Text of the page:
Twenty years ago, Kevin Boggs left the small Appalachian town of Jonesborough, Tennessee for the big city. His transformation, as he has described it, “from yokel to local” while working at the café Afterwords in Dupont Circle has inspired his new solo Fringe show, & Afterwards, which plays at Warehouse.
Many will recognize the bold white ampersand on the show’s main image — its design is owned by Kramerbooks, which runs Afterwords. But Boggs created the hour-long show by delving beneath the brand, back into his memories of being a young’un fresh off the bus.
“Jonesborough had no red light. No fast food joint. A few thousand people. So the show is about that culture shock,” he says as we sit at the Tent. “It’s a coming of age, boy-meets-world kind of story.”
And it’s been getting good reviews. Boggs is proud. “I’ve never done a piece like this before. I’ve been thinking about it and planning it for a few years. But before this I’d never done a solo performance that lasted than ten minutes.”
Taking a class recently with Speakeasy DC, he explains, helped pave the way for a full-length solo show. Some of the stories that make up & Afterwards Boggs has told before, in others forms, on the Speakeasy stage. But now that they’re all together, he learning to trust how the larger collection of stories has taken shape.
“I hit these pockets of time, during the show, where I know exactly what’s going to happen,” he says. “Certain stories are really set, and I just get into the groove. Then I have to hit a transition and jump right into another story. Sometimes I’m surprised, when I finish the final story and the show’s over, that it all fit together.”
All of the stories are based in Kramerbooks’ & Afterwords. “I knew I wanted to tell stories with a common sense of place. Each story has its own frame, its own meaning, as it stands alone. But together they tell the larger story of what it’s like to show up to DC as a country boy and get a fast education working in a restaurant. That first year felt like getting a graduate degree.”
A degree in what? Everything. Anything. The larger world, and the transformative power of the people around you.
“We all have people who are influential in making us who we are. Pushing us, stretching us, exposing us to something new. Especially when we thought we already knew everything. I think that’s a universal feeling, and I want people who see the show to remember that time in their own lives. For me, this was a magical time, when everything in life felt possible. When I had a chance to reinvent myself. It was important to me that I got a chance to remember that sort of wide-eyed wonder. Sometimes you forget the times when you’ve felt that.”
A full-length show makes sense, then. This would be a lot to tackle in a seven-minute gig at Speakeasy.
“Longer shows like this are difficult, though, because there are hundreds of options for how to do it and put it together,” he points out. “Usually, when I have a seven-minute story to tell, I have a small narrative and a couple of choices to make about how it’s told. But when you have an hour to use, it can be a little overwhelming at times.
How did the show find shape?
“Well, I got really overwhelmed at one point because I was trying to force the show to be about something that it probably wasn’t. And when I let that idea go, the show spoke for itself. It could breathe and become what it wanted to become. That was a surprise.”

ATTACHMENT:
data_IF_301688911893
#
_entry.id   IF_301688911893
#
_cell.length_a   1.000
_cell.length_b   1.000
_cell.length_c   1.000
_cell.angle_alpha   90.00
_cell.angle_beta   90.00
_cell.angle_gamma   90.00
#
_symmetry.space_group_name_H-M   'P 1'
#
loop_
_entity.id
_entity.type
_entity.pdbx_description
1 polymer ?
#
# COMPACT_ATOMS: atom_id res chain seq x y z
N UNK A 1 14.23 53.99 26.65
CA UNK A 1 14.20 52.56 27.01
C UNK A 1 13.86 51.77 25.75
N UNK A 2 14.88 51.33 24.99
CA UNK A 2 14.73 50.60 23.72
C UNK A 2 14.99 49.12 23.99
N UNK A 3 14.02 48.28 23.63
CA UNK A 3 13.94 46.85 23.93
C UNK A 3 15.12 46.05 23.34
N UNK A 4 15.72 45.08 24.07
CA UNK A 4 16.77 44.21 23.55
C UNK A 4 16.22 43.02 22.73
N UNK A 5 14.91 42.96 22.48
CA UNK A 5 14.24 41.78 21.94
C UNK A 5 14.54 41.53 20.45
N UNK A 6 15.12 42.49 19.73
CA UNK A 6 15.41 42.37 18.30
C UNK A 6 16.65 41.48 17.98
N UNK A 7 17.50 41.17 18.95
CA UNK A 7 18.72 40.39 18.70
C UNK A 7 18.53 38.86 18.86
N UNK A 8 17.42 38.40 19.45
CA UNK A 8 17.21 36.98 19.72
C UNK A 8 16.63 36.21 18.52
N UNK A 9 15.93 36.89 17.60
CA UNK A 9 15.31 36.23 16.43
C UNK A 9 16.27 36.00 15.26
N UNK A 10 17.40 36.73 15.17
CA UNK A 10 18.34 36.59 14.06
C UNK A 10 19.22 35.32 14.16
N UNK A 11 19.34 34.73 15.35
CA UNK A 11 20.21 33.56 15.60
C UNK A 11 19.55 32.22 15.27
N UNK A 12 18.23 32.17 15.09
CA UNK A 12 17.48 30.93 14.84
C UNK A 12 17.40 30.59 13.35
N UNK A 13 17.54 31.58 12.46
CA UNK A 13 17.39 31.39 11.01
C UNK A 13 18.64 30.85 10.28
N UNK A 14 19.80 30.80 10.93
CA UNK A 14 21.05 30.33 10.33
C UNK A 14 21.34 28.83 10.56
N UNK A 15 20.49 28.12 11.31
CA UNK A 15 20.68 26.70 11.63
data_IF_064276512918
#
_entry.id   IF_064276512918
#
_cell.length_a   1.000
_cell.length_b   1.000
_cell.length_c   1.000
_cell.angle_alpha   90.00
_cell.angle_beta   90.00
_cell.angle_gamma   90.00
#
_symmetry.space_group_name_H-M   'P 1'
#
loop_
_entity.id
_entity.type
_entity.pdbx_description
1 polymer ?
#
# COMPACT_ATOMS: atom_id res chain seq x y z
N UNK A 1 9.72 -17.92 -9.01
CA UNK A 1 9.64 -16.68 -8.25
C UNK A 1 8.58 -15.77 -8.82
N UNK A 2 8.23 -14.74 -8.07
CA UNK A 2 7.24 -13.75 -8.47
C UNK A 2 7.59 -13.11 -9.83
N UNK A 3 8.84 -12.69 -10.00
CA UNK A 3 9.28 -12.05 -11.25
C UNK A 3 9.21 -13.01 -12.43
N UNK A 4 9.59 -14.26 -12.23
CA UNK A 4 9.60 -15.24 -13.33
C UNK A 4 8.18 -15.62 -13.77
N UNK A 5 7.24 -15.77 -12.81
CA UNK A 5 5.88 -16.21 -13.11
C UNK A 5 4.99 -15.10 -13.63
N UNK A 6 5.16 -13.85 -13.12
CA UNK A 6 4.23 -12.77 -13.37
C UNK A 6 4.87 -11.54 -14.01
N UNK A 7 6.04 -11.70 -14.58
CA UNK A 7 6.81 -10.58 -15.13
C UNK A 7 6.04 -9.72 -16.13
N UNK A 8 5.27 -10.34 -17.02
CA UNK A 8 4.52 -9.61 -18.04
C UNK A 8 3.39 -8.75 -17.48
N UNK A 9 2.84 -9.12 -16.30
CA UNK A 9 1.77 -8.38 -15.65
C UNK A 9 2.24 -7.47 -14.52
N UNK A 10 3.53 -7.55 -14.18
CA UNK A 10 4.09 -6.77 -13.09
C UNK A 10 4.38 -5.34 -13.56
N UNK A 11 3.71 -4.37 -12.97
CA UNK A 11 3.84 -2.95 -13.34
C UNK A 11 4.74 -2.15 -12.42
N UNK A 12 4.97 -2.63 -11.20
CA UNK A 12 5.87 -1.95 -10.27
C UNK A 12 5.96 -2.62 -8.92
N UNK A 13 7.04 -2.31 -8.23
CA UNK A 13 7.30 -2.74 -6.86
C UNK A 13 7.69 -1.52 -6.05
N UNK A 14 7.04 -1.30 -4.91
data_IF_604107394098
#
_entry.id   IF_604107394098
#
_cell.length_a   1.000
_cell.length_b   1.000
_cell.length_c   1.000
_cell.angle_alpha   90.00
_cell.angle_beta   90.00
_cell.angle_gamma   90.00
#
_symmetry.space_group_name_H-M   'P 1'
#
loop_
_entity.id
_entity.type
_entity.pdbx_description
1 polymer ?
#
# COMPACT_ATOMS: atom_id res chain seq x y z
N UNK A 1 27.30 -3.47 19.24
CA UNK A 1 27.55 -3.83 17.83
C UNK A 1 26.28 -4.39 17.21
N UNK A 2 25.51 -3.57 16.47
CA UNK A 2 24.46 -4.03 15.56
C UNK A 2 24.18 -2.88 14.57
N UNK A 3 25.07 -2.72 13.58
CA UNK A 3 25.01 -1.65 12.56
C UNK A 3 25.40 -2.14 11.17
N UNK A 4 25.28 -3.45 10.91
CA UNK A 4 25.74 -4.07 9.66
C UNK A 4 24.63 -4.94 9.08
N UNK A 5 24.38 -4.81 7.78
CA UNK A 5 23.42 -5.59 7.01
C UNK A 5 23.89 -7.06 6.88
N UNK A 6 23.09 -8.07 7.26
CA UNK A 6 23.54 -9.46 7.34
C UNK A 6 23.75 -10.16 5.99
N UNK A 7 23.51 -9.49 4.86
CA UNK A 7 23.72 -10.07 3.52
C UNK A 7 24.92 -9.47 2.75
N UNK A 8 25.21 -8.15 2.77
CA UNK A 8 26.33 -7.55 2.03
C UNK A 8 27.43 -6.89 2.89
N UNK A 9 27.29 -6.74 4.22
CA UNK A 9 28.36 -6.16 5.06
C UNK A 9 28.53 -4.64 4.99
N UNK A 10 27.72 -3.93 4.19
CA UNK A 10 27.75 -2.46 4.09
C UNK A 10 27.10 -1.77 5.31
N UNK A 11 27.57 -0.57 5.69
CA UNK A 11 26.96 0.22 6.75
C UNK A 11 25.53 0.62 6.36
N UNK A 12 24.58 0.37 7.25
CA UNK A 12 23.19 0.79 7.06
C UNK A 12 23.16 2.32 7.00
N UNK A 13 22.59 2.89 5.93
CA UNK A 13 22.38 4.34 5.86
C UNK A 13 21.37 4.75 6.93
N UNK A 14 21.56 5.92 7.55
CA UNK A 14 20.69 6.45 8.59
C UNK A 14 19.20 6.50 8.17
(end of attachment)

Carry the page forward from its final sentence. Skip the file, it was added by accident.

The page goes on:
“I definitely wrote a lot of stuff I didn’t use,” he adds. “I killed a lot of babies, as they say. In most cases, what I cut out was just anecdotal information… things that were important to me in my memory of my experiences but that weren’t necessarily universal or interesting for audiences to hear.”
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Walking that line can be awfully tricky. Who can really know in advance what other people will find interesting about your own life?
But that doesn’t seem to be the main question for Boggs. “Part of what I learned at Kramer’s was to have the courage to say: I’m just going to jump in and try it. That’s ultimately why I left Kramerbooks to pursue an acting career. And then when I found storytelling I realized that I liked scripting and doing my own stuff. I had no experience self-producing, so that was a big learning curve for me. I was overwhelmed and frightened by it sometimes. But I fought through it. And now I want to come back and do it again.”
& Afterwards has been a big confidence boost, then.
“Yes. I went into this summer thinking: I want to do a one-man show, and then I’ll be done with that. But no, this will probably lead into other one-man shows. I’d like to find a way to do this full time. Once you do something you work hard at because you really love it, it’s hard from then on to do things that just pay the bills.”
But that boost came only with some hard work and reflection, Boggs says. “I kept asking myself: Who am I to think that I can stand onstage for an hour and say something that anyone else wants to hear? I guess the question I was asking myself was: so what? And it’s a good question. Whatever I was talking about, I needed to be able to answer that question: So what? The show needed to have some sort of larger truth to it that other people could relate to.”
Good reviews came in. Audiences showed up. Now it’s time to look for future chances to do this show, and others. “I have more ideas on how to make this a fully-developed show that I can keep doing in the future,” he says. “And also, there are some themes and stories that I tossed out of this version and didn’t use. I can see ways of bringing those stories into other shows. I’m going to do more of these.”
But one night at a time. First, off he goes around the corner, into Warehouse for another round of café confessional.